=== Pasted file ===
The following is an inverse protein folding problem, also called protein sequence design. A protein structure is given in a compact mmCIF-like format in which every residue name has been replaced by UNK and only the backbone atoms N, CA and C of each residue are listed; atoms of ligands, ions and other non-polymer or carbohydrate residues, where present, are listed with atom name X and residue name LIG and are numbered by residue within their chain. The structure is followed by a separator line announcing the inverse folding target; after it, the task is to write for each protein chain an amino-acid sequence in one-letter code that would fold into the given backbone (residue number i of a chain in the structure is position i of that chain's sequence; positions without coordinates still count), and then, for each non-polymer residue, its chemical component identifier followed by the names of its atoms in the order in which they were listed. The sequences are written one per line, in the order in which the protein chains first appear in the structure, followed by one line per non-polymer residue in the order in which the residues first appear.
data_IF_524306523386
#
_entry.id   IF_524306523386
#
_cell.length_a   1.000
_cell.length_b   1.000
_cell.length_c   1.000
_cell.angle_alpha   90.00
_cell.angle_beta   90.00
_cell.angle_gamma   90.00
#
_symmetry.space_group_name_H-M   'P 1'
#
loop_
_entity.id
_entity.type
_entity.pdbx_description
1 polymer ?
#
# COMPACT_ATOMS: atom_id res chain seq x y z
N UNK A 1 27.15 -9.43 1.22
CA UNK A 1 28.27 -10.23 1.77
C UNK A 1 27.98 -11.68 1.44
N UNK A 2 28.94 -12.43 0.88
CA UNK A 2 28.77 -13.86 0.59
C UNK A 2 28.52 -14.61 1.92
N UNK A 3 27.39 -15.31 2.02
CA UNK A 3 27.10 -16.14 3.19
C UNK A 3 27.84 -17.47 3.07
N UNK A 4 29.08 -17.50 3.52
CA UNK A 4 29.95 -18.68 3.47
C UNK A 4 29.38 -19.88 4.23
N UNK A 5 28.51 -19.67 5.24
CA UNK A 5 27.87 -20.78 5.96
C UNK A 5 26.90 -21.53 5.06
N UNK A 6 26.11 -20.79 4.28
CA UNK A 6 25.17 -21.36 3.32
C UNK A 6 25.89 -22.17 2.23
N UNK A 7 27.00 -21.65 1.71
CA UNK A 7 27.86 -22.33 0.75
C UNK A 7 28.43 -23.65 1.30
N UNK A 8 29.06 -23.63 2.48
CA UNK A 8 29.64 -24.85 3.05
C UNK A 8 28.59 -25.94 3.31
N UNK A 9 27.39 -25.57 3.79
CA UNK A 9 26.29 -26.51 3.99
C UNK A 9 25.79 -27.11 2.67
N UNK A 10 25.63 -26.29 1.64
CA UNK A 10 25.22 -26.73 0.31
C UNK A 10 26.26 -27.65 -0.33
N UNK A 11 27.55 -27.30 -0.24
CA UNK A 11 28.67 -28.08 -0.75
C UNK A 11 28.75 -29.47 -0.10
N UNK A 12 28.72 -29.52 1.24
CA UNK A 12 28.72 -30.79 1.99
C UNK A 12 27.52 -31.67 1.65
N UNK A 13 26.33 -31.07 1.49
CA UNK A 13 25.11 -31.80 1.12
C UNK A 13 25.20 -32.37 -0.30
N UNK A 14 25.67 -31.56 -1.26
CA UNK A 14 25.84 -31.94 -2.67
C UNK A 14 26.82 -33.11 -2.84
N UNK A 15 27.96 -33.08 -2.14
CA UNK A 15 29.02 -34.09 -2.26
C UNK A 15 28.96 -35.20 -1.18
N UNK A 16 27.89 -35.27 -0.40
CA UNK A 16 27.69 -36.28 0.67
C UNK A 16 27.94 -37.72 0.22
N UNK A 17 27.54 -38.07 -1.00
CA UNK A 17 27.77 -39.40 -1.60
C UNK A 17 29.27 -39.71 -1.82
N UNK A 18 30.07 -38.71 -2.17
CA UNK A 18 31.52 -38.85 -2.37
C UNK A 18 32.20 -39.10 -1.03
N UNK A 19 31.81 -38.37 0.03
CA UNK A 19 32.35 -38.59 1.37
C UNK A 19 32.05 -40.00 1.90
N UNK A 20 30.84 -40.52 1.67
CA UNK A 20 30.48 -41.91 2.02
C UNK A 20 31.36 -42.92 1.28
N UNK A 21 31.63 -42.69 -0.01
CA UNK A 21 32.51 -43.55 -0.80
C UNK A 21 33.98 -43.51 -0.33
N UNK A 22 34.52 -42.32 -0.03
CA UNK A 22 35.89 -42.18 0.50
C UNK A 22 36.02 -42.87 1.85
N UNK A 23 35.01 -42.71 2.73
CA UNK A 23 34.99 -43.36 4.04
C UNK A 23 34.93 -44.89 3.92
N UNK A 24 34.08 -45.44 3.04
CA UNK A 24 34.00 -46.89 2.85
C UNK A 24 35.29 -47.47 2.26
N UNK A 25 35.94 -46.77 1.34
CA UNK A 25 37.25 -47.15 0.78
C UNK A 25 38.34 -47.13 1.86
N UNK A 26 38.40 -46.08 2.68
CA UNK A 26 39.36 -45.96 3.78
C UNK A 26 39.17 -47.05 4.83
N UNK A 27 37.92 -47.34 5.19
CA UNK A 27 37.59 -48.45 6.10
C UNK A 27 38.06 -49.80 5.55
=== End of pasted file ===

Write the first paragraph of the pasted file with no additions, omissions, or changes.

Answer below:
The following is an inverse protein folding problem, also called protein sequence design. A protein structure is given in a compact mmCIF-like format in which every residue name has been replaced by UNK and only the backbone atoms N, CA and C of each residue are listed; atoms of ligands, ions and other non-polymer or carbohydrate residues, where present, are listed with atom name X and residue name LIG and are numbered by residue within their chain. The structure is followed by a separator line announcing the inverse folding target; after it, the task is to write for each protein chain an amino-acid sequence in one-letter code that would fold into the given backbone (residue number i of a chain in the structure is position i of that chain's sequence; positions without coordinates still count), and then, for each non-polymer residue, its chemical component identifier followed by the names of its atoms in the order in which they were listed. The sequences are written one per line, in the order in which the protein chains first appear in the structure, followed by one line per non-polymer residue in the order in which the residues first appear.